Our client was a “mono-mono” twin who shared the same amniotic sac and placenta as her twin while in utero. When the mother of mono-mono twins begins the labor and delivery process, it’s critically important that the doctors and nurses properly monitor the “fetal monitoring strips” to prevent a birth injury to one or both of the twins prior to delivery.
Unfortunately for our client, the medical personnel responsible for her mother’s care failed to properly monitor our client’s fetal monitoring strips for signs of a distressed delivery. Although our client’s twin sibling was born healthy, our client suffered an anoxic event during labor and delivery and now suffers from cerebral palsy.
Our law firm was engaged to commence a lawsuit against the hospital and physicians who were in charge of our client’s birth, and as part of our aggressive pursuit of information during the litigation discovery process, Senior Trial Attorney CaraMia Hart conducted an initial deposition of the target defendant physician, who played several key roles in our client’s care, including the admitting physician for our client’s mother, the attending physician overseeing our client’s mother’s care, and the doctor who ultimately performed the C-section during our client’s birth.
Over the course of three separate sessions, Ms. Hart’s aggressive deposition of the defendant doctor was continuously delayed and obstructed by the defendant’s counsel. Nevertheless, Ms. Hart believed that an additional session was required because the defendant doctor failed to bring the fetal monitoring strips – critical evidence in the case – to his depositions. The defendant’s counsel, seeking to prevent testimony regarding the fetal monitoring strips, moved for a protective order to halt any further questioning.
In response, Appellate Attorney Benjamin P. Jacobs, together with Ms. Hart, filed an opposition to the defendant’s motion for a protective order. In addition, our team filed a cross-motion to compel the defendant to appear for a further deposition, and specifically to provide answers to Ms. Hart’s questioning regarding the fetal monitoring strips.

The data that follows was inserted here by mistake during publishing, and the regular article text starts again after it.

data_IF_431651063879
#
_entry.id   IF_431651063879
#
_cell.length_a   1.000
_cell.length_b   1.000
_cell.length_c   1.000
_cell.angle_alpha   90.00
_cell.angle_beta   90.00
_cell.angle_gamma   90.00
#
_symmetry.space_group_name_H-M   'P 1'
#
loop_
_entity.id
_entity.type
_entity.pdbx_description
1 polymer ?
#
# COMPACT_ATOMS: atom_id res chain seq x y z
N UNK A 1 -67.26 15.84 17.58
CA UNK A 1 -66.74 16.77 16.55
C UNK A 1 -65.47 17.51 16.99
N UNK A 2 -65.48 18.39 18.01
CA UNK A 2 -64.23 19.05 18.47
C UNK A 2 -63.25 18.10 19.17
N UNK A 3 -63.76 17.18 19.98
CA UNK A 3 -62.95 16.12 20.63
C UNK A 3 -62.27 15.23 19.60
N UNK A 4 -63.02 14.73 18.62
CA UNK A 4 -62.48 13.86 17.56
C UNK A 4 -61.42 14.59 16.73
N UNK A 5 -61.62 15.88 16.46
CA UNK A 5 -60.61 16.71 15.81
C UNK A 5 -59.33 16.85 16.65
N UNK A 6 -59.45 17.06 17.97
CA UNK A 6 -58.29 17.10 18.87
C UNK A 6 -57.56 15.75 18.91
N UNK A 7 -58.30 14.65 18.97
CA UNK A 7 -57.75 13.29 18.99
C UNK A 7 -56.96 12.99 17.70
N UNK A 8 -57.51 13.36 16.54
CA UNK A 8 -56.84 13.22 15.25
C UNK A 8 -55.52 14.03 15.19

On June 23, 2021, an oral argument was held before Kings County Supreme Court Justice Ellen M. Spodek. Defense counsel argued that it was inappropriate to permit questioning regarding the fetal monitoring strips because it had not been demonstrated that the defendant in fact reviewed the strips in connection with our client’s birth. In response, Ms. Hart argued that the defendant played a critical role on our client’s mother’s medical team, and after considering the permissive nature of discovery under New York law, it was both proper and necessary for the defendant to testify about the fetal monitoring strips.
Judge Ellen M. Spodek agreed with Ms. Hart and ruled in favor of our client, ordering the defendant doctor to appear for further questioning and requiring him to bring the fetal monitoring strips to the next deposition.
This matter underscores the importance of refusing to allow an adversary’s delay-and-obstruct tactics to interfere with the completion of thorough discovery. Our attorneys will never be intimidated by defense counsels’ objections or motions, and we will not hesitate to seek judicial intervention when advocating for our clients. That is our commitment as we seek maximum compensation on their behalf.
- Twana Burton-Woods, as Mother and Natural Guardian of T.A.W. v. Kecia Gaither, M.D., Lola Loeb, M.D., Atwal Maninderjit, M.D., Juan Sandoval, M.D. and Brookdale Hospital Medical Center
- Index No.: 7382/2015
- Kings County Supreme Court